I've used Blueprint to prototype a very simple page layout...but after reading up on absolute vs. relative positioning and a number of online tutorials regarding vertical positioning, I'm not able to get things working the way I think they should.

Here's my html:

<div class="container" id="header">
  <div class="span-4" id="logo">
    <img src="logo.png" width="150" height="194" />
  </div>
  <div class="span-20 last" id="title">
    <h1 class="big">TITLE</h1>
  </div>
</div>

The document does include the blueprint screen.css file.

I want TITLE aligned with the bottom of the logo, which in practical terms means the bottom of #header.

This was my first try:

  #header {
    position: relative;
  }

  #title {
    font-size: 36pt;
    position: absolute;
    bottom: 0;
  }

Not unexpectedly, in retrospect, this puts TITLE flush left with the left edge of #header...but it failed to affect the vertical positioning of the title. So I got exactly the opposite of what I was looking for.

So I tried this:

  #title {
    position: relative;
  }

  #title h1 {
    font-size: 36pt;
    position: absolute;
    bottom: 0;
  }

My theory was that this would allign the h1 element with the bottom of the containing div element...but instead it made TITLE disappear, completely. I guess this means that it's rendering off the visible screen somewhere.

At this point I'm baffled. I'm hoping someone here can point me in the right direction. Thanks!

2 answers

0
points

The styles that blueprint adds are confusing things. It uses floats to create the columns, and as soon as you make the content of a floated element amount to nothing (position:absolute;) it will occupy no space in the document flow.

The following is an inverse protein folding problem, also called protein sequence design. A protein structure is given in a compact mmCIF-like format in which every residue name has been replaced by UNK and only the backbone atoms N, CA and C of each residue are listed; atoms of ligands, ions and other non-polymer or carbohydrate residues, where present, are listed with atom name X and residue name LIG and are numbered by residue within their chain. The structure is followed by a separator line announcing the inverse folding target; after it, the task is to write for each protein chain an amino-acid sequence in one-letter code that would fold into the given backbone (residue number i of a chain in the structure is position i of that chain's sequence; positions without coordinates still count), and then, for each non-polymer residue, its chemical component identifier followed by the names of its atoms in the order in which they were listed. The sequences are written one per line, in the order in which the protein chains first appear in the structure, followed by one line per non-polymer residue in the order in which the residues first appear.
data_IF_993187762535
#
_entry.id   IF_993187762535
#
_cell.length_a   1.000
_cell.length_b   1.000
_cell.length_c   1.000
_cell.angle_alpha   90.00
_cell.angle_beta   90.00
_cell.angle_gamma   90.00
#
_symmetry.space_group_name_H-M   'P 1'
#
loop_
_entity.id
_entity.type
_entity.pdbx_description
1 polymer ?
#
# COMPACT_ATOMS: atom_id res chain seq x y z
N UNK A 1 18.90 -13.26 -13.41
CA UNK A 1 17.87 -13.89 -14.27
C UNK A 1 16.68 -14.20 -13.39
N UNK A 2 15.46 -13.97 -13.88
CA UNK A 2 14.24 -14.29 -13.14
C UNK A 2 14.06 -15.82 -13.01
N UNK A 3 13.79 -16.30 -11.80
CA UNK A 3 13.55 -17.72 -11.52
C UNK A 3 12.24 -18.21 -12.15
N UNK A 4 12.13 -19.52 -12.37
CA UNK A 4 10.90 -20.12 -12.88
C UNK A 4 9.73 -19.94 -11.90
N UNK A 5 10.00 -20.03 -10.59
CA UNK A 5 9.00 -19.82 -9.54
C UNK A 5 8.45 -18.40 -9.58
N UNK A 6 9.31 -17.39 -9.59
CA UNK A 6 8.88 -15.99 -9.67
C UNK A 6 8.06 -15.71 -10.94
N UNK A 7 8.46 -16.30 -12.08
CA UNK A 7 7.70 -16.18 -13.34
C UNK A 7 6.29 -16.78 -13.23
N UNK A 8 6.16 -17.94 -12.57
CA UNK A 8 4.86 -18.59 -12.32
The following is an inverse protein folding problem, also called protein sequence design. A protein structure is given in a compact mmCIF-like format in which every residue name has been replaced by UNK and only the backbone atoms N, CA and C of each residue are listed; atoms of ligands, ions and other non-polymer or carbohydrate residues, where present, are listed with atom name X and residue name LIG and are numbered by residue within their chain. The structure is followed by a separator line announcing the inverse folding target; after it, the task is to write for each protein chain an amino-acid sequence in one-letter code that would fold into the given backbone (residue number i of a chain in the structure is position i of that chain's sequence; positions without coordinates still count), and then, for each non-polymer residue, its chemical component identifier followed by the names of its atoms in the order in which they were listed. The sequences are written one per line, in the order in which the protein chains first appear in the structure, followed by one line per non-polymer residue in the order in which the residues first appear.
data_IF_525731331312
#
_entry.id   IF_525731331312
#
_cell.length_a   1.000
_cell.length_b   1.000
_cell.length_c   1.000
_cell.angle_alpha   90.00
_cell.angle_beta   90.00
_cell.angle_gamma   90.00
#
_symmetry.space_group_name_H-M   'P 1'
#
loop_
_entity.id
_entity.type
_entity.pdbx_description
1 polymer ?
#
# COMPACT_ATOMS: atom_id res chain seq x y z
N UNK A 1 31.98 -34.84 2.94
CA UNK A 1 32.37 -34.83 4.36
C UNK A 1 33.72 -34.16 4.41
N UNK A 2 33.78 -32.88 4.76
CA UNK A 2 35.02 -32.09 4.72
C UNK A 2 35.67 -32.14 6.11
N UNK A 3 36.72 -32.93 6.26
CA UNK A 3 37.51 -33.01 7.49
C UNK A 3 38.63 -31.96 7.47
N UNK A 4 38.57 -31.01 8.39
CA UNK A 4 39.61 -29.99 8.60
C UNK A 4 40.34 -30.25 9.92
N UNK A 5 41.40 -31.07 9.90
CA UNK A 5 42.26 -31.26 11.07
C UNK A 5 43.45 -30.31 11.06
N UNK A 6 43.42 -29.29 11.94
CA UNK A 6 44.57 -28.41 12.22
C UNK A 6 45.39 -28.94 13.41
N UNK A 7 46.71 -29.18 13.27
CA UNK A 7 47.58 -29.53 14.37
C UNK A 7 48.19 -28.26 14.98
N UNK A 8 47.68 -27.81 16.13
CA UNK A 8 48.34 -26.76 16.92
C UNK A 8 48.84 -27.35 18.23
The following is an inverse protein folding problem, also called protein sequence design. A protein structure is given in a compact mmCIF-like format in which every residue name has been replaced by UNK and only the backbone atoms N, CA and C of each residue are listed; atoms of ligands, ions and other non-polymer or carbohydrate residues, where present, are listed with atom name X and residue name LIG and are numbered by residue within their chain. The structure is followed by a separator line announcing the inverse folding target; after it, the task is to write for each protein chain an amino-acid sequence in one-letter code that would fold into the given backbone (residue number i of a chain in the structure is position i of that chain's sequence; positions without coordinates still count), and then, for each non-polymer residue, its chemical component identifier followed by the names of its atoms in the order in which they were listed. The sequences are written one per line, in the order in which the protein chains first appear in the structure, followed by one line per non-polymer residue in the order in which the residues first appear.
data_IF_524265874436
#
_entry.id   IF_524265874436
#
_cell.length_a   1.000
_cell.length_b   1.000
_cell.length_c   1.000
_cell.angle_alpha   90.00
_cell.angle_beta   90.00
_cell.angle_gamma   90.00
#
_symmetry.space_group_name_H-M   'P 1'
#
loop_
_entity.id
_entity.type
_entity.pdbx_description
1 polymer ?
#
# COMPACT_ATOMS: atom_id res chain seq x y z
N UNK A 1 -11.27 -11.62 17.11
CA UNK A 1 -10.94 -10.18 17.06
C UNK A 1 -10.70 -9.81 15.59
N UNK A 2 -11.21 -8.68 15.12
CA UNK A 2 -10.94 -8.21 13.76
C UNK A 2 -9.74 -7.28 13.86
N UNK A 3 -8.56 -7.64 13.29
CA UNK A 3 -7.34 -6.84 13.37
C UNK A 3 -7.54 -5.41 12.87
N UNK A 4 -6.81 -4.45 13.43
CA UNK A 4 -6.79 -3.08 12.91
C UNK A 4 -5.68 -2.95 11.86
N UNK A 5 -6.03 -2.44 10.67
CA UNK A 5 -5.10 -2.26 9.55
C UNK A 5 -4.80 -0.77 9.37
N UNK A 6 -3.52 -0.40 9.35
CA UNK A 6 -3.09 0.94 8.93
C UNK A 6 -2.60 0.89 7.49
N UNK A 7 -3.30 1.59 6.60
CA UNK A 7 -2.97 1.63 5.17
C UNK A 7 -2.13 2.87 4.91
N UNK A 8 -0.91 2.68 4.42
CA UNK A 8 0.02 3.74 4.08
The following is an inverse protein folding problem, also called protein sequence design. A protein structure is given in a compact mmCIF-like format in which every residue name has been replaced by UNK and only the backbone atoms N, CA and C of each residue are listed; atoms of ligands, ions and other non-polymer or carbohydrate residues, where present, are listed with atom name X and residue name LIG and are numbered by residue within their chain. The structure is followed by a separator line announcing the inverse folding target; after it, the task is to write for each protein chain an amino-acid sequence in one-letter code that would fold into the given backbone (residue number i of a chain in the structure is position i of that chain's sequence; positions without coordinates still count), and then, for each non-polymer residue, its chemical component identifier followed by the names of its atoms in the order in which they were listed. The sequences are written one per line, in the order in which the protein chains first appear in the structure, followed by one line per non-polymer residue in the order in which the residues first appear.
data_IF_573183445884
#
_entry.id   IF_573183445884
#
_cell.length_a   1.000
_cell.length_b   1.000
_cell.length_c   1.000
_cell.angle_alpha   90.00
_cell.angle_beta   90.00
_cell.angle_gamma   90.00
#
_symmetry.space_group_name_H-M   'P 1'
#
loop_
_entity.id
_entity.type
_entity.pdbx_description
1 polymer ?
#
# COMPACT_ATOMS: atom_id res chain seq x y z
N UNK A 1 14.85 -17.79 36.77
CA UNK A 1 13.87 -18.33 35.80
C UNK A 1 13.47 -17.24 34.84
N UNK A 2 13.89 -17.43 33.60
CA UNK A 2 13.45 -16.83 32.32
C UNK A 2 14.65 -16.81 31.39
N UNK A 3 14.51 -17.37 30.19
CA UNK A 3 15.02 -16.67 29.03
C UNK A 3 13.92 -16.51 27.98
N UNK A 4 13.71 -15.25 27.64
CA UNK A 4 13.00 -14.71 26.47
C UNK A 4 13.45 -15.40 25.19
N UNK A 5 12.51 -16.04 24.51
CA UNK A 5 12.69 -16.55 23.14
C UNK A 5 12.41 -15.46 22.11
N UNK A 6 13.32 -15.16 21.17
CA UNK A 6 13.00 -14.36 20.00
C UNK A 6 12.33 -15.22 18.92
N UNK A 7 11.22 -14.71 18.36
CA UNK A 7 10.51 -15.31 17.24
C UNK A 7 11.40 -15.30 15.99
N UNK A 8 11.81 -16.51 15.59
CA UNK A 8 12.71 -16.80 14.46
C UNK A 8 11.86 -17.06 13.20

If you also dimensioned #title you might have some success, but it's probably the wrong approach.

Add some borders to the divs so you can see what's happening, add 1px of top padding to each (to avoid margin collapse) and then add enough top margin to the h1 to bring it down into line.

The position declaration catches a lot of people out, it rarely does what you expect it to, and for that reason I tend to avoid it as much as possible, especially where everything is floated.

Answered over 5 years ago by Tony Crockford
  • Had a play around on jsfiddle and adding borders actually mucks up the layout with blueprint, better to add an outline. Rob Crowther over 5 years ago
  • Another good reason not to use a framework unless you know what you are (and it is) doing. :) Tony Crockford over 5 years ago
  • @Tony: The way you learn how a framework works is by using it. larsks over 5 years ago
  • @larsks: you need to know the basics before you need a framework. Or all you'll know is how to use the framework. Tony Crockford over 5 years ago
0
points

In your particular case you can align the bottom by adding padding to the top of #title:

#title {
    font-size: 36pt;
    padding-top: 52px; 
}

Here's an example.

More generally, I'd try and make the logo a background image of #title instead of giving it a whole container to itself.

Answered over 5 years ago by Rob Crowther
  • Rob, what would be the advantage of making the logo a background on #title? The goal here is to have the logo aligned with a navigation column later on in the document (which I could accomplish anyway by setting it as a background and then using the appropriate padding/margins on the title, I guess). larsks over 5 years ago
  • @larsks The advantage is that you wouldn't then be fighting with blueprint.css in order to make two elements position themselves relative to each other, it would just all be part of a single element, so you'd be less vulnerable to changes in font-size etc. mucking up your alignment. Rob Crowther over 5 years ago